This time 2 weeks ago, Adam and I were traipsing through a Canadian winter wonderland, popping into cute cafes for coffee and hot chocolate (and okay a few cocktails.. basically anything to keep us warm) along the way. The city of Montreal has long since been on our travel ‘wanderlist’ both for its proximity to New York and all the rave reviews we’ve heard from friends. So when Adam got news that he was being sent for a couple of days on business – I jumped at the chance to tag along. Couple that with the fact that it was Valentine’s Day and under a fresh blanket of snow and the beautifully European-feeling city had us under it’s spell.
When we looked at ways to travel from NYC up to Quebec there were a variety of options (driving, bus, plane..) but I can’t say enough how happy I was to have chosen the train on the way there. Although the Amtrak trip will take you most of the day – you can sit back in spacious side by side seats (equipped with free wifi) as you enjoy scenic views of the Hudson River, upstate New York and Lake Champlain. While the ride was honestly gorgeous in Winter, I can only imagine how good it would be in full foliage Fall. I seriously can’t recommend it enough. 2 insider tips? Eat breakfast before you get on the train and pack a lunch. I’m not a fan of the pre-packaged sandwiches and snacks you find on trains, so a healthy breakfast beforehand and the gourmet deli sandwiches we packed picnic style in a small insulated cooler bag meant we spent $0 on the train and really added to the overall experience. And my second tip – fly back to save yourself travel time.
WHAT TO EXPECT
Now – we’re there. The upside – February is definitely not tourist season, so we really felt like we had the city to ourselves with just friendly locals to act as our guides (they’re not kidding when they say Canadians are nice – everyone went out of their way to offer kind and helpful tips throughout our stay). The downside – freezing cold and so much snow. Without shoveled sidewalks or plowed roads we truly ice skated our way through most of the city. That said, there is something pretty magical about being inside of a living snow globe. Pack warm and waterproof if you choose to go at this time of year with comfortable and sturdy boots.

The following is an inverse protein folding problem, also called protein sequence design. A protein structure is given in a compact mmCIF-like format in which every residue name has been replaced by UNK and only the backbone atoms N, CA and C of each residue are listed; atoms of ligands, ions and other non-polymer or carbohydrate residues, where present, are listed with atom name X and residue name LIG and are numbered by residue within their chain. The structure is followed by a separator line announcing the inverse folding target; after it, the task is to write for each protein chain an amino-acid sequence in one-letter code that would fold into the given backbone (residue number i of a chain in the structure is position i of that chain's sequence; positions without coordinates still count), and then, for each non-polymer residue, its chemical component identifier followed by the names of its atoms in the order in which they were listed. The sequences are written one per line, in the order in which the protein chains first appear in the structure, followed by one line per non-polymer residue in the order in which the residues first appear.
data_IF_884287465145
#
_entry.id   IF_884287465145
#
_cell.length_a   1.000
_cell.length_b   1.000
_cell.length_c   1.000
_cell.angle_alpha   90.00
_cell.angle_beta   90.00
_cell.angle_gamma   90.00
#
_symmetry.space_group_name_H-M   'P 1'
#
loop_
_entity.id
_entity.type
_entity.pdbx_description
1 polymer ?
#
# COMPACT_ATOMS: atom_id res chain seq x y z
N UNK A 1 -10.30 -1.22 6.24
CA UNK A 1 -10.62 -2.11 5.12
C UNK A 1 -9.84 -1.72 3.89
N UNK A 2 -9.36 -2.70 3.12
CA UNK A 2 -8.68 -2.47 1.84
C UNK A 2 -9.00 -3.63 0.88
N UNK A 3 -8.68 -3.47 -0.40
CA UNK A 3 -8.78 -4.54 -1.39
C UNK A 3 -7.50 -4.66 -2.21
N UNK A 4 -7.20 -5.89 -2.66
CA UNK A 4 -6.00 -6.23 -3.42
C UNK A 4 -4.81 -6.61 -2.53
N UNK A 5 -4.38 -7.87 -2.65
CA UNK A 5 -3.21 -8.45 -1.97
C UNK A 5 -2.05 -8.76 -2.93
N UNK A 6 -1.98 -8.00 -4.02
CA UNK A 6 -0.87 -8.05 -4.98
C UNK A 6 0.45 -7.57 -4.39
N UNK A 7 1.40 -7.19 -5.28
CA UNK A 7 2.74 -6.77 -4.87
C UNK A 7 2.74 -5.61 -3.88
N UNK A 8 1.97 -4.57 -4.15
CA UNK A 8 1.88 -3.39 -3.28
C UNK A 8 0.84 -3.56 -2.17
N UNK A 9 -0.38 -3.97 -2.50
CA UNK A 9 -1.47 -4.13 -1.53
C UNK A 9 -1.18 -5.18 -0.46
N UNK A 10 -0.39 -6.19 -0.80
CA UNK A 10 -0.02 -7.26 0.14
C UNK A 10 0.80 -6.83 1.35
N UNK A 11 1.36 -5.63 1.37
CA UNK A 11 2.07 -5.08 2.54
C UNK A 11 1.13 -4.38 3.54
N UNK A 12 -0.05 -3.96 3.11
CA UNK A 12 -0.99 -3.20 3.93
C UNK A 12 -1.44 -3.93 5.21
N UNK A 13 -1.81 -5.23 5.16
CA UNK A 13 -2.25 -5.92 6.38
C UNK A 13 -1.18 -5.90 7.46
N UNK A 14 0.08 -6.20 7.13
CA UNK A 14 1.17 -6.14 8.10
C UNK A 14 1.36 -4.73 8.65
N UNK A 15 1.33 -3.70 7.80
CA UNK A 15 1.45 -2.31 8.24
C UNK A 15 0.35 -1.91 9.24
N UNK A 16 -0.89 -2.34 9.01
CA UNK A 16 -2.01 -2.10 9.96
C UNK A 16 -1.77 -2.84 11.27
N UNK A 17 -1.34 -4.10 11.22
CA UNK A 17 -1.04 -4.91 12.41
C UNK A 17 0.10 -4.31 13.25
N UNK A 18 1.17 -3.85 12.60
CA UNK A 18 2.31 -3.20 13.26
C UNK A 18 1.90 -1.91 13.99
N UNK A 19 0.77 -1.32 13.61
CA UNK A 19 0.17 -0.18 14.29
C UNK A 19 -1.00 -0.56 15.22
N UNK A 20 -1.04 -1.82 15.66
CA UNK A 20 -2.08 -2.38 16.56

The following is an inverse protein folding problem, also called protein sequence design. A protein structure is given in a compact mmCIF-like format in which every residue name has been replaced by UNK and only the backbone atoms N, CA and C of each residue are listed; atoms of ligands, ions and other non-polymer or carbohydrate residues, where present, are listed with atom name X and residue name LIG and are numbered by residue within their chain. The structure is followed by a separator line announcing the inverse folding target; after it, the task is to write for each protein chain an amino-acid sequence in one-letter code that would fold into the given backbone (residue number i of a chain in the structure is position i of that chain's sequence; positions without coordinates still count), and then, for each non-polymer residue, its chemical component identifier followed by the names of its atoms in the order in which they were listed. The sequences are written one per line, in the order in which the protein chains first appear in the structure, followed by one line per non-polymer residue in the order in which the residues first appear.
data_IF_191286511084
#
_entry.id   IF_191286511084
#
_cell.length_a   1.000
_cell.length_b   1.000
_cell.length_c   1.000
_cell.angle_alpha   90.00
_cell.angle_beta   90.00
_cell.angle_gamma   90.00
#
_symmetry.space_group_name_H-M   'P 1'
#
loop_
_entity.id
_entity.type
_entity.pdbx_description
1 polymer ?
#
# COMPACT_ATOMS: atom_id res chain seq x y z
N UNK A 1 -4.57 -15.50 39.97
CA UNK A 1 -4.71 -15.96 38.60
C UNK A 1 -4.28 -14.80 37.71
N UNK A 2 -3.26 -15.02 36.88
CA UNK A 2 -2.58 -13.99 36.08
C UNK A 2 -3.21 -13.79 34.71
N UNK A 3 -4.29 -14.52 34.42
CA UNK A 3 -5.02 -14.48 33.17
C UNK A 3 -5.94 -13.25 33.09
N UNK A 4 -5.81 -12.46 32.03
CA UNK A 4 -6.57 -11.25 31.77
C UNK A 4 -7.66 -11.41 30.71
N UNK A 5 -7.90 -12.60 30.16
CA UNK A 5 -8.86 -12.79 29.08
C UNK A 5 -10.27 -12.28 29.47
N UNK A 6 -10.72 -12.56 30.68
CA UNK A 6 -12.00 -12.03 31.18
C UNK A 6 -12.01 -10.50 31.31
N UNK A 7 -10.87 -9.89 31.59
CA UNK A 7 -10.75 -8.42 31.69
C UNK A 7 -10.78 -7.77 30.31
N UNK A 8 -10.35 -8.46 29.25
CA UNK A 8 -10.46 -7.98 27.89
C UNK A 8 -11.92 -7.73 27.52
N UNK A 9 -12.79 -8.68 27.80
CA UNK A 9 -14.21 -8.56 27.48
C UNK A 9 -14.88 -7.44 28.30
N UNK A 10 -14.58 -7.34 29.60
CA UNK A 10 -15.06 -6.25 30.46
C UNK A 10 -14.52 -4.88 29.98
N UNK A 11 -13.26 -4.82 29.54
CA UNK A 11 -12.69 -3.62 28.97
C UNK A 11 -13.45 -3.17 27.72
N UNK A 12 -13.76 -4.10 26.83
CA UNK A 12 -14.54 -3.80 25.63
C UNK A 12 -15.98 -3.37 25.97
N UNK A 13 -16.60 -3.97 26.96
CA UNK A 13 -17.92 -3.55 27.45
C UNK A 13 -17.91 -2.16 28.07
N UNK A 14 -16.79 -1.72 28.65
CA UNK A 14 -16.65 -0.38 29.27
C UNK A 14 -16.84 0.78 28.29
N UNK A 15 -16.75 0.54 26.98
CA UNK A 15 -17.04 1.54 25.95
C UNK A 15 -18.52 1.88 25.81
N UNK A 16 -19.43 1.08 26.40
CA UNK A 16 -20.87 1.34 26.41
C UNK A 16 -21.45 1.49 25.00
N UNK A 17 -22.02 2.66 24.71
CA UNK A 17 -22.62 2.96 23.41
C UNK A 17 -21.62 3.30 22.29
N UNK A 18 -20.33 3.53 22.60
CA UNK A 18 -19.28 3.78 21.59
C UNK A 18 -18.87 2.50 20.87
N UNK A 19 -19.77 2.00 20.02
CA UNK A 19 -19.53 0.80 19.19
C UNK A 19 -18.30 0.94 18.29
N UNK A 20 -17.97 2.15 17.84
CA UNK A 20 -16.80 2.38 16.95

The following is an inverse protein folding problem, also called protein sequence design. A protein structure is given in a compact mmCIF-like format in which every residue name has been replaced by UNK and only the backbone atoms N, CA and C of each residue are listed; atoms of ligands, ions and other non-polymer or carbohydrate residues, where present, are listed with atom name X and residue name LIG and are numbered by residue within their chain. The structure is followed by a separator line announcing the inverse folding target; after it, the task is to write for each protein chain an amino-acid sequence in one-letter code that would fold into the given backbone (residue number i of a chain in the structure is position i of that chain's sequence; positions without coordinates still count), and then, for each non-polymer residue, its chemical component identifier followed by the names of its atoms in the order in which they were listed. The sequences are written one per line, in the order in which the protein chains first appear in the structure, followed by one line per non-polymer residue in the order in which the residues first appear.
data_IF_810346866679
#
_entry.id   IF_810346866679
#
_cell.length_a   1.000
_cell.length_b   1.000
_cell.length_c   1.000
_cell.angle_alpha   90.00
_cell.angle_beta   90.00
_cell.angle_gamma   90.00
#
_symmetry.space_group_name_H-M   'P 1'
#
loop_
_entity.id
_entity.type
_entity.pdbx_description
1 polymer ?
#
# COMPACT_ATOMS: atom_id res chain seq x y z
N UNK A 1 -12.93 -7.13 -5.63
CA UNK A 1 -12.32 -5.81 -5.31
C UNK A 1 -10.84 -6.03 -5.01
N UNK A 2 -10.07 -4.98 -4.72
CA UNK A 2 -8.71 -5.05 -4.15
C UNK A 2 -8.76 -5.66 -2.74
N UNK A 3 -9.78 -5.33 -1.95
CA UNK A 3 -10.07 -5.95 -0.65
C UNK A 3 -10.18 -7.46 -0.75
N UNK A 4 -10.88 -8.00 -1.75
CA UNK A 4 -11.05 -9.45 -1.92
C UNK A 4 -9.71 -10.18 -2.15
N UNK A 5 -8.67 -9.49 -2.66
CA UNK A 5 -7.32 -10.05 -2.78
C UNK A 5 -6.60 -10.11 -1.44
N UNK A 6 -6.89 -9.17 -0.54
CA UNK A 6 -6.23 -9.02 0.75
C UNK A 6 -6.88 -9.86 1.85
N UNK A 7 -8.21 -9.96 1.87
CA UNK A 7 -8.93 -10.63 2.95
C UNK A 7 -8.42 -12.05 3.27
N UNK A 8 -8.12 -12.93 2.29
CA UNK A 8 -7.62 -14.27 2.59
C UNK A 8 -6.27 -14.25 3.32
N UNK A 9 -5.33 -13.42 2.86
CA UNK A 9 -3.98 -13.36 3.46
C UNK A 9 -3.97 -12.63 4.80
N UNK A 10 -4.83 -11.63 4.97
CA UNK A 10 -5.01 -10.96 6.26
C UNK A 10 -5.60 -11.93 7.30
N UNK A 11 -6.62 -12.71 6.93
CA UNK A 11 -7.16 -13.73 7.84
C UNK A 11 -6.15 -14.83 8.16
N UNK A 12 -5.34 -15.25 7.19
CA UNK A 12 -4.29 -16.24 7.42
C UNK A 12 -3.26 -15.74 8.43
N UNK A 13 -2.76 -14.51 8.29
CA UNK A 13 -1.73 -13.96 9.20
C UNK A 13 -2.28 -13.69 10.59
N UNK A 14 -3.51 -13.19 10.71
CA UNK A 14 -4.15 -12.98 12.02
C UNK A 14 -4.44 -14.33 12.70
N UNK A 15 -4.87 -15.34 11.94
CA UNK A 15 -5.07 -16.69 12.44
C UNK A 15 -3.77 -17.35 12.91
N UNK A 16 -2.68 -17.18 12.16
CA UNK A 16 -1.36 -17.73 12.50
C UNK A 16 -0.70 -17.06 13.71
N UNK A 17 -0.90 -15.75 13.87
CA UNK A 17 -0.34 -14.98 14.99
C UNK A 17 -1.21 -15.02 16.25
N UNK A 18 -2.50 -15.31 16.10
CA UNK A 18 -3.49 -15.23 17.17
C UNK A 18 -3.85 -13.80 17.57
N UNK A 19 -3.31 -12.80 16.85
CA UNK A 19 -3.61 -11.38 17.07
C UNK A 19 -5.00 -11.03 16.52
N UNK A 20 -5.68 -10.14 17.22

PLACES TO GO
Despite the weather conditions we did our best to see the outdoor sights – the scenic lookout point atop Mont Royal(the city’s namesake mountain), the Notre-Dame Basilica and Rue Saint-Paul in Old Montreal (you guessed it – the most historic and oldest area of the city), and window shopping along Boulevard Saint Laurent in the trendy Le-Plateau-Mont-Royal borough. And when we were in need of warming up – the Underground City – a huge series of connected shopping centers, commercial buildings and hotels that sits below downtown offers every shop you can imagine and even an ice skating rink!
THINGS TO DO
While we didn’t have time to partake in any winter sports, Montreal offers a plethora and if we go back in the Winter ice skating, skiing (for me)/snowboarding (for Adam), and trying snowshoeing are all on our list! And after all of that? You eat. We barely scratched the surface of Montreal’s foodie scene but if I had to recommend just a few places: Melk for coffee and pastries convenient to downtown, C’Chocolat for a decadent hot chocolate or crepe stop and Dominion Square Taverne for pre-dinner drinks. And if you only make one dinner reservation? Le Bremner. Aside from the fact that everything we tried on the inventive, seafood heavy menu was delicious and the cocktails were perfectly crafted – it’s the people and the space that really took our experience over the top. It’s a true hidden gem that was recommended by locals and sits tucked away in a basement entrance filled with cozy, wine bottle-lined booths – and once you’re in there you immediately feel at home. Like taking shots with the wait staff at the end of the night kind of home. It’s a must visit.